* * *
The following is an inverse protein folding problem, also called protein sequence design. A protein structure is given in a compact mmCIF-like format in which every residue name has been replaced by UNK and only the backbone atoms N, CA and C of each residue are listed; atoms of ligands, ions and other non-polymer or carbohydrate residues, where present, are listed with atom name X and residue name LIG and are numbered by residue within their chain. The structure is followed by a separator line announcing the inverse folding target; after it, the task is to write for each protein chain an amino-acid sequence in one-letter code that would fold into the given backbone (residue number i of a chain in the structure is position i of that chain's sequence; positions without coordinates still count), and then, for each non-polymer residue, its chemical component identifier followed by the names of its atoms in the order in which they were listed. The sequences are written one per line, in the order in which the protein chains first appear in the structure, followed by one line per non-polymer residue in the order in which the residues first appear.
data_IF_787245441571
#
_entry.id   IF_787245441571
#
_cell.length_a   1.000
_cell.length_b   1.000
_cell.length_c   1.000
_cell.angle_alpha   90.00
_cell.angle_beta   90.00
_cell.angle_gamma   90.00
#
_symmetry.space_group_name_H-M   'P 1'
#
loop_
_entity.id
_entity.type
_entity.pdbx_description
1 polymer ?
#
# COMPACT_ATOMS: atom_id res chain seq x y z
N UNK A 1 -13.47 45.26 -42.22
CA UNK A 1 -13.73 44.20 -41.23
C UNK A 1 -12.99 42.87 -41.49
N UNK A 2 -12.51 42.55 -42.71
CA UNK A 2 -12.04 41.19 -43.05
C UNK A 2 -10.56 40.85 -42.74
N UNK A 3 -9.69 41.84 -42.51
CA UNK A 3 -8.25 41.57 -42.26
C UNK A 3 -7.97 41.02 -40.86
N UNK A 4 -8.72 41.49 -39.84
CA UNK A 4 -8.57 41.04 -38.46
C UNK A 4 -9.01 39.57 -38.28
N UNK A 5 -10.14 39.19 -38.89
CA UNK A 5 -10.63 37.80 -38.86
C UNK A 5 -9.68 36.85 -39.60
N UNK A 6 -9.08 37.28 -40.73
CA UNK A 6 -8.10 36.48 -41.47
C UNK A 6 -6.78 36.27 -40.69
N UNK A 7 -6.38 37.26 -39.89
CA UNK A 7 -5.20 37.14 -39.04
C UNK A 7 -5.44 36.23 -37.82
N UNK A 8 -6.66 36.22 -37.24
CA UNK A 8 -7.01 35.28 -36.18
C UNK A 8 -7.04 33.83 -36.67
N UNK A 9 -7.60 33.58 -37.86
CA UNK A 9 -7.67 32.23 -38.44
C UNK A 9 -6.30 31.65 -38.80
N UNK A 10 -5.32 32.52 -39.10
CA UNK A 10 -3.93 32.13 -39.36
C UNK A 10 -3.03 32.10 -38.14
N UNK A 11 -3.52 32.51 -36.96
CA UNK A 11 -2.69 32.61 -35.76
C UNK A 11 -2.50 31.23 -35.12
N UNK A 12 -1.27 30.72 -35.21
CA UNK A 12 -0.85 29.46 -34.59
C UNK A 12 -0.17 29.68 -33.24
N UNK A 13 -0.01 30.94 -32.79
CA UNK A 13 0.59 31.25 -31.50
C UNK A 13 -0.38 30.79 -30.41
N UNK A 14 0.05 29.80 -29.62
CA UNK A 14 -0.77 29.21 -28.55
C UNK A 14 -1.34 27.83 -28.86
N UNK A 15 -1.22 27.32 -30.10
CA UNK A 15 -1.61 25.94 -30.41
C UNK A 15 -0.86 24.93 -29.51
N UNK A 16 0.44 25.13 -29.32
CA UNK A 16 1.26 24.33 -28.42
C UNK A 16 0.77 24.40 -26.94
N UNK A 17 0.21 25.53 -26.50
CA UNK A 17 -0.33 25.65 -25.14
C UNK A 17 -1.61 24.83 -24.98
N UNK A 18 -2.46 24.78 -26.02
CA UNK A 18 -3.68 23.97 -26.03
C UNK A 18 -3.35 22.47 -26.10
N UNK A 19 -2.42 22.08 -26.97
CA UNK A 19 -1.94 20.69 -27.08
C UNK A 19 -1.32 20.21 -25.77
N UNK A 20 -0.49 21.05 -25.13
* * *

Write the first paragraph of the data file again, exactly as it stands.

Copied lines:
The following is an inverse protein folding problem, also called protein sequence design. A protein structure is given in a compact mmCIF-like format in which every residue name has been replaced by UNK and only the backbone atoms N, CA and C of each residue are listed; atoms of ligands, ions and other non-polymer or carbohydrate residues, where present, are listed with atom name X and residue name LIG and are numbered by residue within their chain. The structure is followed by a separator line announcing the inverse folding target; after it, the task is to write for each protein chain an amino-acid sequence in one-letter code that would fold into the given backbone (residue number i of a chain in the structure is position i of that chain's sequence; positions without coordinates still count), and then, for each non-polymer residue, its chemical component identifier followed by the names of its atoms in the order in which they were listed. The sequences are written one per line, in the order in which the protein chains first appear in the structure, followed by one line per non-polymer residue in the order in which the residues first appear.